More In This Category
Arc'teryx Alpha FL Jacket 21 Apr 2014
A hardwearing, minimalist alpine shell designed for those wanting to travel fast and light in the mountains. The lightest and... [ full story ]
Mountain Equipment Micron Jacket 17 Apr 2014
An ultra-light and ultra-minimalist shell custom built for mountain running and adventure racing in all conditions.
[ full story ]
REVIEW: The North Face DNP Hoodie 17 Apr 2014
Dan Bailey takes the DNP Hoodie from The North Face out in to the Scottish hills for a thorough testing.
Does he like it? Does... [ full review ]
Marmot, in its 40th year of business, is stronger than ever in the technical apparel category. Over the many years that we have... [ full story ]
Related UKC Forum discussions
Walking in to the Ben in good weather
© Jack Geldard - Editor - UKC, Jan 2009 Sat in my office, longingly scanning the sunlit slopes of Snowdon and Cryb y Dysgal out of my window, searching for any remnants of snow, I have just realised that the Welsh winter is now over. Sigh. It was good while it lasted.
I've worn quite a few mid-layers this winter, including the Patagonia Velocity and the Marmot Dri-Clime. Different garments, different strengths and weaknesses. You can read a review of the Dri-clime here: UKC Review.
The Velocity is essentially a fleece top. It has a zip neck, is very stretchy and has a smooth finish on the outside. It has a 'body hugging' fit, a fleecy feel on the inside and fairly snug fitting sleeves and cuffs.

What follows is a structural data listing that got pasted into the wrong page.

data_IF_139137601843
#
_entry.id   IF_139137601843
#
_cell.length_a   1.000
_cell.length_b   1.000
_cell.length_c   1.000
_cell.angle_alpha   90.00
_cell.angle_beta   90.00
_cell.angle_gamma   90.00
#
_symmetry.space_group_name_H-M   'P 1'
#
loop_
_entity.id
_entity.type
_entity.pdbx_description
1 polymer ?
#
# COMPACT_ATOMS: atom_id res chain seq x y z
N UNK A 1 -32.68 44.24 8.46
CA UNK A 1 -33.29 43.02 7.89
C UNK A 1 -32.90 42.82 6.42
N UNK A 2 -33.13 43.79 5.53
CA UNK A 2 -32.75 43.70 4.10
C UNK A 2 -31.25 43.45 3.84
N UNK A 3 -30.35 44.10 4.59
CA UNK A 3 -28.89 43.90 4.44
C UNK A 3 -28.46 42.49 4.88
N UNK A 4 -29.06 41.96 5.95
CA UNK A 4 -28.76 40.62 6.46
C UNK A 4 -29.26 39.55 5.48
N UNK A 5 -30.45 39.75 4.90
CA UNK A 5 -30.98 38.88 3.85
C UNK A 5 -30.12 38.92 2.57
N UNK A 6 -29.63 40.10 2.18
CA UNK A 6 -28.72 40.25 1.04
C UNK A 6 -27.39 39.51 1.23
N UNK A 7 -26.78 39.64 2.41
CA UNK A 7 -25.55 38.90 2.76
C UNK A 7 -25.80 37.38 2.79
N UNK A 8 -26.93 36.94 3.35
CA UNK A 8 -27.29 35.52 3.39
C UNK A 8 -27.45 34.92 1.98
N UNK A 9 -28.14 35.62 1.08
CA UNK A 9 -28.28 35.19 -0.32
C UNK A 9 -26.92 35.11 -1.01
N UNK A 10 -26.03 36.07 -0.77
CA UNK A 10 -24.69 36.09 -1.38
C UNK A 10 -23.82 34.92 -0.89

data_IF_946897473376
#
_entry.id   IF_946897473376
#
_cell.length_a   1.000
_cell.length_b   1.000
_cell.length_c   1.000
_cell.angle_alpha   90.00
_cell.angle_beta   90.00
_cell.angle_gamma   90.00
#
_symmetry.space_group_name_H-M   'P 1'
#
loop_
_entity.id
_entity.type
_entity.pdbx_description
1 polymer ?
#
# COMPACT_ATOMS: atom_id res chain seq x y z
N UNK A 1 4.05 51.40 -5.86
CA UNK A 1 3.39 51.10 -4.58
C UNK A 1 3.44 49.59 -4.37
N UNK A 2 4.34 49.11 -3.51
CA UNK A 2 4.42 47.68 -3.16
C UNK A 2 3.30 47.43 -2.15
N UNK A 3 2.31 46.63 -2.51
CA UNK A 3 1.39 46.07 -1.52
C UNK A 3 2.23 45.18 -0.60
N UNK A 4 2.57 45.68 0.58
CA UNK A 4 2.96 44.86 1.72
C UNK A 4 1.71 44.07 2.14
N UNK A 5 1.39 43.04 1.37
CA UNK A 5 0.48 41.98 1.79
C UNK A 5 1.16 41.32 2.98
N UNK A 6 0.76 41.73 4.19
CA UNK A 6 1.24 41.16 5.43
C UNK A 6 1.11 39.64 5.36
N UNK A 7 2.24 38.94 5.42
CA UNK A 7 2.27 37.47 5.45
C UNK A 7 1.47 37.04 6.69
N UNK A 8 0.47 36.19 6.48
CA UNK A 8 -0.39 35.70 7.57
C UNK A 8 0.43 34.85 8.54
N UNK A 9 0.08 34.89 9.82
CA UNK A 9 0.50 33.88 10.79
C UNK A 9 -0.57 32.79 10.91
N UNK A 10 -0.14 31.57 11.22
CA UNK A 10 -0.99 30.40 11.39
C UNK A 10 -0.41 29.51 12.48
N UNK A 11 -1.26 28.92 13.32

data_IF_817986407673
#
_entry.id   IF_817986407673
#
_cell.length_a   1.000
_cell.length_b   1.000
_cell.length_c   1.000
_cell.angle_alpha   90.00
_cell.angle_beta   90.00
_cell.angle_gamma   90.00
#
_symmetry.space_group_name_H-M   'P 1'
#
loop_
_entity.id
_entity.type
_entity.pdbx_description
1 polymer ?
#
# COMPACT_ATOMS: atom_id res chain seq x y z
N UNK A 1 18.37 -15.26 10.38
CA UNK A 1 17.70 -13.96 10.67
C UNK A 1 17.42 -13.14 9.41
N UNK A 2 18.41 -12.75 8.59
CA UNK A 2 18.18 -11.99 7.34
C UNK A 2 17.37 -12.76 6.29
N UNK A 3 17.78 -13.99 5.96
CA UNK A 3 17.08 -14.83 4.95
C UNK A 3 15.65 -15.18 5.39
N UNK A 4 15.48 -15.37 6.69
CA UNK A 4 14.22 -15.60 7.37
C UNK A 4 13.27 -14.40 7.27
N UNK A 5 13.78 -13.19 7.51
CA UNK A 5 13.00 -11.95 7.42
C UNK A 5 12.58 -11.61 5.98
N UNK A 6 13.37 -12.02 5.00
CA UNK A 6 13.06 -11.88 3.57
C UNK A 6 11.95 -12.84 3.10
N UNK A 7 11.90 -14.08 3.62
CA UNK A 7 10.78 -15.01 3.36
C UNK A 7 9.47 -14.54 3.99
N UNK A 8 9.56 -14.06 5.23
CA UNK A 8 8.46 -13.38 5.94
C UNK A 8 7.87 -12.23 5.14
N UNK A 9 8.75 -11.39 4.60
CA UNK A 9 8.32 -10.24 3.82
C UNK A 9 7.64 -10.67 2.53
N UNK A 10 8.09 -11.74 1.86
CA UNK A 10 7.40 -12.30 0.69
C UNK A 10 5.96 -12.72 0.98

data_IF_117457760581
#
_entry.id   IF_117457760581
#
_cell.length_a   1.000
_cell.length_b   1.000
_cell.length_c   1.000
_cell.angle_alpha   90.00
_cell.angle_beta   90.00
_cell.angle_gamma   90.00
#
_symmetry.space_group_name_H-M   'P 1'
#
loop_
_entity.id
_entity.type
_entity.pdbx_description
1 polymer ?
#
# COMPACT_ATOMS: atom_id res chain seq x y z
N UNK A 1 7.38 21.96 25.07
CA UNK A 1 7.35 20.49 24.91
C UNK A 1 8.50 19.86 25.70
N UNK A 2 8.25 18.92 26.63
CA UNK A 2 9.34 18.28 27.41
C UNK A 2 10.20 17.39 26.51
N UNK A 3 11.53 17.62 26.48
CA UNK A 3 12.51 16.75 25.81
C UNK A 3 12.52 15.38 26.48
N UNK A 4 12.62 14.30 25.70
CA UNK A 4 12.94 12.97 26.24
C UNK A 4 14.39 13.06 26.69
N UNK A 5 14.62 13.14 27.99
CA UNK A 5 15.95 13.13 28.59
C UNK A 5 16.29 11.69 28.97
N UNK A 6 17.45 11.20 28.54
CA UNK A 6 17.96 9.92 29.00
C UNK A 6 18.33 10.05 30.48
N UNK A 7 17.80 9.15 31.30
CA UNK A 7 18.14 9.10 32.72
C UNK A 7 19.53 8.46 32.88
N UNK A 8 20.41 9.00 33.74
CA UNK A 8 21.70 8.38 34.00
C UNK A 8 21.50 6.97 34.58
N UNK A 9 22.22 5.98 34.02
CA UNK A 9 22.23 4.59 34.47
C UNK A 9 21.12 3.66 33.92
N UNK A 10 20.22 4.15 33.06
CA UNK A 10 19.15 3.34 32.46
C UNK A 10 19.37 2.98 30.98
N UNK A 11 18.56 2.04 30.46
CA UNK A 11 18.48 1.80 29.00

I'm tall (6'2”) and thin, but usually wear a size large to accommodate my ape-length arms. I have the Patagonia Velocity in a medium and it fits just fine.
I've had the velocity now since December (3 months) and as is the stinky nature of winter climbing, I have worn it and washed it numerous times. I've used it as a base/mid-layer underneath my shells and I've also used it as a top layer for rock climbing and running.
The top isn't a heavy weight fleece, being only 274g, it is a lightweight mid-layer or even base layer. The main plus points in my opinion have been the incredibly good fit and the smooth outer finish.
The fit is indeed 'body-hugging'. What this means is a next to the skin feel, no flapping of material and no baggy bits. The sleeves are quite snug around the forearms, which means that the top doesn't ride up when switching shells or faffing with gloves. It may mean that if you have arms like Popeye, the top might not fit. Luckily I'm more Olive Oil myself...
The stretchy Polartec fabric is very comfortable and the smooth outer means that the top slides well underneath your shell. This kind of design feature can really make a difference, like when you're fully togged up and trying to execute some sort of Houdini-style Yoga move in a Scottish winter chimney.
The women's version has thumb loops in the wrists, which are quite a handy feature – but obviously us men are far too tough to need anything like that.
The top has lasted well so far, I think the tight fit helps reduce wear by making sure the fabric doesn't get caught on anything. After around 10 washes the outer is starting to look a tiny bit 'bobbly' in a few places, but basically the top has been put together extremely well.
It's not wind-proof, it's not water-proof and it won't make you breakfast in bed. It's a snug fitting, stretchy fleece top that comes in a variety of colours and sizes (and a women's specific shape too).
UKC Articles and Gear Reviews by Jack Geldard - UKC Chief Editor: